06.11.2019 “Nothing about us without us”

A Patient and Family Advisory Board has been set up to support further implementation of the “Promoting self-management in non-communicable diseases, addiction and mental illness” project. This step reflects the project’s philosophy of “Nothing about us without us”.

Pictures “Nothing about us without us”


A very special meeting took place at the FOPH in Bern on 18 June 2019: the first gathering of the seven-member Patient and Family Advisory Board (PFAB). One of the Board members is office worker Anna Troelsen, who was diagnosed with juvenile idiopathic arthritis – a severe inflammatory disease – at the age of 14. Since then she has been searching for the right treatment. On top of this, she also has scoliosis and cortisone-induced osteoporosis. Also on the Board is Martin Stucky, who was placed in foster care as a child and later developed a borderline personality disorder. While the seven members may have travelled different paths, they all have one thing in common: each is either affected by disease themselves or has had equivalent first-hand experience as the relative of someone with a disease. As part of its “Promoting self-management in non-communicable diseases, addiction and mental illness” project (see box), the FOPH invited these Board members to contribute their perspectives and experiences as patients and family members. Between them, the seven members cover all of these areas.

Nadine Stoffel-Kurt, FOPH project manager and co-initiator of the PFAB, had this to say about the first meeting: “Everyone was very motivated and keen, and the discussion was wide-ranging and enriching for us all. We let our work be guided by our ‘Nothing about us without us’ slogan.” This slogan is intended to express the idea that professionals should always encounter patients and their families on an equal footing, and that expert theory should never be implemented without involving real-world experts.

Engaging with patients and their families in this way is still more of an exception at the FOPH. There are various reasons for this. Firstly, it is not always easy to find people who have been affected, and secondly, the FOPH has traditionally tended to work with health organisations and associations rather than with individuals with first-hand experience. Furthermore, processes like this often create a substantial amount of extra work. People need to be recruited and a communication flow has to be established and maintained between all stakeholders. And running a board of this kind is time-consuming.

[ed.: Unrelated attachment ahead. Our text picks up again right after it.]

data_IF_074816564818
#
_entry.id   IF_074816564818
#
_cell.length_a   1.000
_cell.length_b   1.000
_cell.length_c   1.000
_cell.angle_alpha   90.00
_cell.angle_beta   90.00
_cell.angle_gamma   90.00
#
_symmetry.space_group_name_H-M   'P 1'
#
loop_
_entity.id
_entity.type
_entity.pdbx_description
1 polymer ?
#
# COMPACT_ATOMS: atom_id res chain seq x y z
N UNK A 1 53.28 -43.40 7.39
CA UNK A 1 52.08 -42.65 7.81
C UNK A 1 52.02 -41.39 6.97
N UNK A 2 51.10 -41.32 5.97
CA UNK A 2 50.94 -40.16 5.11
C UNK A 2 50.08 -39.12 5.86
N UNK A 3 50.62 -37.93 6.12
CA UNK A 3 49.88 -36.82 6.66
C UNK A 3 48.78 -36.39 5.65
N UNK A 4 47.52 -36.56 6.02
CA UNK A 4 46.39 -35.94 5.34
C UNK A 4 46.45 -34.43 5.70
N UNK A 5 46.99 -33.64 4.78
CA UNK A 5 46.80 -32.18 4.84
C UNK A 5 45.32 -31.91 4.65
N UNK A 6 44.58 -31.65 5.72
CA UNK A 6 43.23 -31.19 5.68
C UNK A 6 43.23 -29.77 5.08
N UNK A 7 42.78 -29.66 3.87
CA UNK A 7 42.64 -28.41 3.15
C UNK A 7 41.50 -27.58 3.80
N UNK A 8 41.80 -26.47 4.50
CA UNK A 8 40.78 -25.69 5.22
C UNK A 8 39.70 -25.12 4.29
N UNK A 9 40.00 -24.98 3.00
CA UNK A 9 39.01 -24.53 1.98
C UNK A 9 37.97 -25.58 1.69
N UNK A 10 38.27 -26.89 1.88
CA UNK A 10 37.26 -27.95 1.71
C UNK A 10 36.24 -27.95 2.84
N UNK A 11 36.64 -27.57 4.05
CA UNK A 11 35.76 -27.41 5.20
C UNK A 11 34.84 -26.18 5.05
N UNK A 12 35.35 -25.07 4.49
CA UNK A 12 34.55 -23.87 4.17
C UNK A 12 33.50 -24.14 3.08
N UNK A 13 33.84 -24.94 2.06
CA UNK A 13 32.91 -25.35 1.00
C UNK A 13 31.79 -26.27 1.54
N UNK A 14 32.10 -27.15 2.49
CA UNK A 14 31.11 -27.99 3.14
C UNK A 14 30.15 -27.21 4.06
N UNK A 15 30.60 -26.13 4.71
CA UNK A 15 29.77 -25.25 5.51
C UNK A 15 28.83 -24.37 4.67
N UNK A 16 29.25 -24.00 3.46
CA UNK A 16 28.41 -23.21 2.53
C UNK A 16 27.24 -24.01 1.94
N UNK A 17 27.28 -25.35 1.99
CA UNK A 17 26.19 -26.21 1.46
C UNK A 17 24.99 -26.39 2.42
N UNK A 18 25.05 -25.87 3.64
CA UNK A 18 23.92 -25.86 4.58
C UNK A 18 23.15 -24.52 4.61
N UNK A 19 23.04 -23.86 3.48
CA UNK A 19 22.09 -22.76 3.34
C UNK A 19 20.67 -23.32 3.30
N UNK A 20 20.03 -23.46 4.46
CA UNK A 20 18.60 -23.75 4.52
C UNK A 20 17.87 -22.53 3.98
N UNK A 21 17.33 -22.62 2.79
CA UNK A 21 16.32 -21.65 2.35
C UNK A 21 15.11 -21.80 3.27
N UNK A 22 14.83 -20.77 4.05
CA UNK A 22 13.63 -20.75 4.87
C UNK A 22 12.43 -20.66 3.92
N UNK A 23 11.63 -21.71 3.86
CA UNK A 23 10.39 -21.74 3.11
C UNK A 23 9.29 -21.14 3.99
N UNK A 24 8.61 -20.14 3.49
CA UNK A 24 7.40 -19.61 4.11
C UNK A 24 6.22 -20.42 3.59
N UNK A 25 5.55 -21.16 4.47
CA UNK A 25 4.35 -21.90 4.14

Nevertheless, all the work pays off. “It’s definitely worthwhile”, says Stoffel-Kurt. “After all, we want interventions to be effective, which means they have to be adapted to their target groups. Those of us working in the field benefit from a different perspective, one that we may not have been aware of before.” The members of the PFAB also benefit by helping to bring about tangible improvements and sharing their experiences with professionals in the field.

What needs to be borne in mind when engaging with patients and their families? “The important thing is to acknowledge the contribution that patients and their families make, for example by paying them an attendance fee for meetings.” The professionals represent their particular institution and contribute to boards and committees as part of their work – a task for which they receive compensation. This is generally not the case with patients and their families, who take part out of personal commitment and do the work associated with membership in their free time. “So payment represents an important way of recognising their work.” 

Working together as equals

Strengthening self-management among patients and their relatives is one of the measures in the NCD strategy.The measure will be implemented in three steps. In the first step, a reference framework was created to promote a shared conceptual approach and mindset among stakeholders. The second step involved setting up a stakeholder platform as a forum for dialogue among stakeholders. During this step, it became clear that patient engagement is crucial in ensuring that the SELF platform can fulfil its tasks correctly. Implementing measures (step 3) without patient engagement is unthinkable in self-management promotion, which is why preparations to set up the PFAB were set in motion. Organisationally, the PFAB is on the same (operational) level as the core team. It has the same powers and tasks as the core team, including annual planning, designing the platform event and communication resources, etc. To ensure communication flow between the core team and PFAB, one person from the PFAB communicates input from the board within the core team. Moreover, as an important indicator of commitment to participation, one person from the PFAB is a member of the steering group, the platform’s highest management level. This type of organisation is completely new and a first step to greater patient engagement. Experience will indicate where adjustments need to be made.


Nadine Stoffel-Kurt
Section Prevention in Healthcare

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